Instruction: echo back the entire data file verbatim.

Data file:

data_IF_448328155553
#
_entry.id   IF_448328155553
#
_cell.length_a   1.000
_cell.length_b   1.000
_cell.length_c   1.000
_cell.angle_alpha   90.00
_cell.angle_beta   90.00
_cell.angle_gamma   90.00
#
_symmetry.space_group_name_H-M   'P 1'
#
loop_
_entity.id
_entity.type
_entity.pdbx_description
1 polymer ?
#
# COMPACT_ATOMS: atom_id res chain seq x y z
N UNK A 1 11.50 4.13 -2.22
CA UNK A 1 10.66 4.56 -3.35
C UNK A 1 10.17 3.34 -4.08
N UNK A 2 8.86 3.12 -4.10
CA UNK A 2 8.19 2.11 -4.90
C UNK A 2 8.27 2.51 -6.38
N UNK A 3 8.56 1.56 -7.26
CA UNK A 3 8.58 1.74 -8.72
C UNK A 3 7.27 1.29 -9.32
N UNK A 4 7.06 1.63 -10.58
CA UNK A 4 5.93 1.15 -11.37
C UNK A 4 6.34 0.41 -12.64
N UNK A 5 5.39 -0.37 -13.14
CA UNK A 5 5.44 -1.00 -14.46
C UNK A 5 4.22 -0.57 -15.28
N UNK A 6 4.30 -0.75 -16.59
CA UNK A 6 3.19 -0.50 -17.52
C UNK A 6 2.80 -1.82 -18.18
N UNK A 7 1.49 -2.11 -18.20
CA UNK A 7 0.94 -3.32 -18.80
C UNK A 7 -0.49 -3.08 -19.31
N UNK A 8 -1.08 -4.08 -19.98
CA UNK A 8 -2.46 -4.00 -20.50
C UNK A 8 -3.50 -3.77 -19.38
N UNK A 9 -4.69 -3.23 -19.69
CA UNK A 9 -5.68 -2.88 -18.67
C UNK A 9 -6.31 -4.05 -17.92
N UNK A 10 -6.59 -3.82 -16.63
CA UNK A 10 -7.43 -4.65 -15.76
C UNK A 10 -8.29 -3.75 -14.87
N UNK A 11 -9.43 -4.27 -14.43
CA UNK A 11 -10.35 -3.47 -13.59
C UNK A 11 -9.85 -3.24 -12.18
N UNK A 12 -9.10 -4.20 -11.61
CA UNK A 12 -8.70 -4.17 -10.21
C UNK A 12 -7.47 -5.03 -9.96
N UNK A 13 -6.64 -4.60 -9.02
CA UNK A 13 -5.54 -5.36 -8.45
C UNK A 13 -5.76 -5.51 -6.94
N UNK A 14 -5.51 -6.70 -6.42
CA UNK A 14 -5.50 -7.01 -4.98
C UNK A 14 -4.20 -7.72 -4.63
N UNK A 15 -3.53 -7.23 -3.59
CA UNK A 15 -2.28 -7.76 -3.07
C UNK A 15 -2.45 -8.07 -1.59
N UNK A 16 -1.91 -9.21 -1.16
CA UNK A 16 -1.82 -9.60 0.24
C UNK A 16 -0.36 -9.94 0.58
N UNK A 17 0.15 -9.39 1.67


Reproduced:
data_IF_448328155553
#
_entry.id   IF_448328155553
#
_cell.length_a   1.000
_cell.length_b   1.000
_cell.length_c   1.000
_cell.angle_alpha   90.00
_cell.angle_beta   90.00
_cell.angle_gamma   90.00
#
_symmetry.space_group_name_H-M   'P 1'
#
loop_
_entity.id
_entity.type
_entity.pdbx_description
1 polymer ?
#
# COMPACT_ATOMS: atom_id res chain seq x y z
N UNK A 1 11.50 4.13 -2.22
CA UNK A 1 10.66 4.56 -3.35
C UNK A 1 10.17 3.34 -4.08
N UNK A 2 8.86 3.12 -4.10
CA UNK A 2 8.19 2.11 -4.90
C UNK A 2 8.27 2.51 -6.38
N UNK A 3 8.56 1.56 -7.26
CA UNK A 3 8.58 1.74 -8.72
C UNK A 3 7.27 1.29 -9.32
N UNK A 4 7.06 1.63 -10.58
CA UNK A 4 5.93 1.15 -11.37
C UNK A 4 6.34 0.41 -12.64
N UNK A 5 5.39 -0.37 -13.14
CA UNK A 5 5.44 -1.00 -14.46
C UNK A 5 4.22 -0.57 -15.28
N UNK A 6 4.30 -0.75 -16.59
CA UNK A 6 3.19 -0.50 -17.52
C UNK A 6 2.80 -1.82 -18.18
N UNK A 7 1.49 -2.11 -18.20
CA UNK A 7 0.94 -3.32 -18.80
C UNK A 7 -0.49 -3.08 -19.31
N UNK A 8 -1.08 -4.08 -19.98
CA UNK A 8 -2.46 -4.00 -20.50
C UNK A 8 -3.50 -3.77 -19.38
N UNK A 9 -4.69 -3.23 -19.69
CA UNK A 9 -5.68 -2.88 -18.67
C UNK A 9 -6.31 -4.05 -17.92
N UNK A 10 -6.59 -3.82 -16.63
CA UNK A 10 -7.43 -4.65 -15.76
C UNK A 10 -8.29 -3.75 -14.87
N UNK A 11 -9.43 -4.27 -14.43
CA UNK A 11 -10.35 -3.47 -13.59
C UNK A 11 -9.85 -3.24 -12.18
N UNK A 12 -9.10 -4.20 -11.61
CA UNK A 12 -8.70 -4.17 -10.21
C UNK A 12 -7.47 -5.03 -9.96
N UNK A 13 -6.64 -4.60 -9.02
CA UNK A 13 -5.54 -5.36 -8.45
C UNK A 13 -5.76 -5.51 -6.94
N UNK A 14 -5.51 -6.70 -6.42
CA UNK A 14 -5.50 -7.01 -4.98
C UNK A 14 -4.20 -7.72 -4.63
N UNK A 15 -3.53 -7.23 -3.59
CA UNK A 15 -2.28 -7.76 -3.07
C UNK A 15 -2.45 -8.07 -1.59
N UNK A 16 -1.91 -9.21 -1.16
CA UNK A 16 -1.82 -9.60 0.24
C UNK A 16 -0.36 -9.94 0.58
N UNK A 17 0.15 -9.39 1.67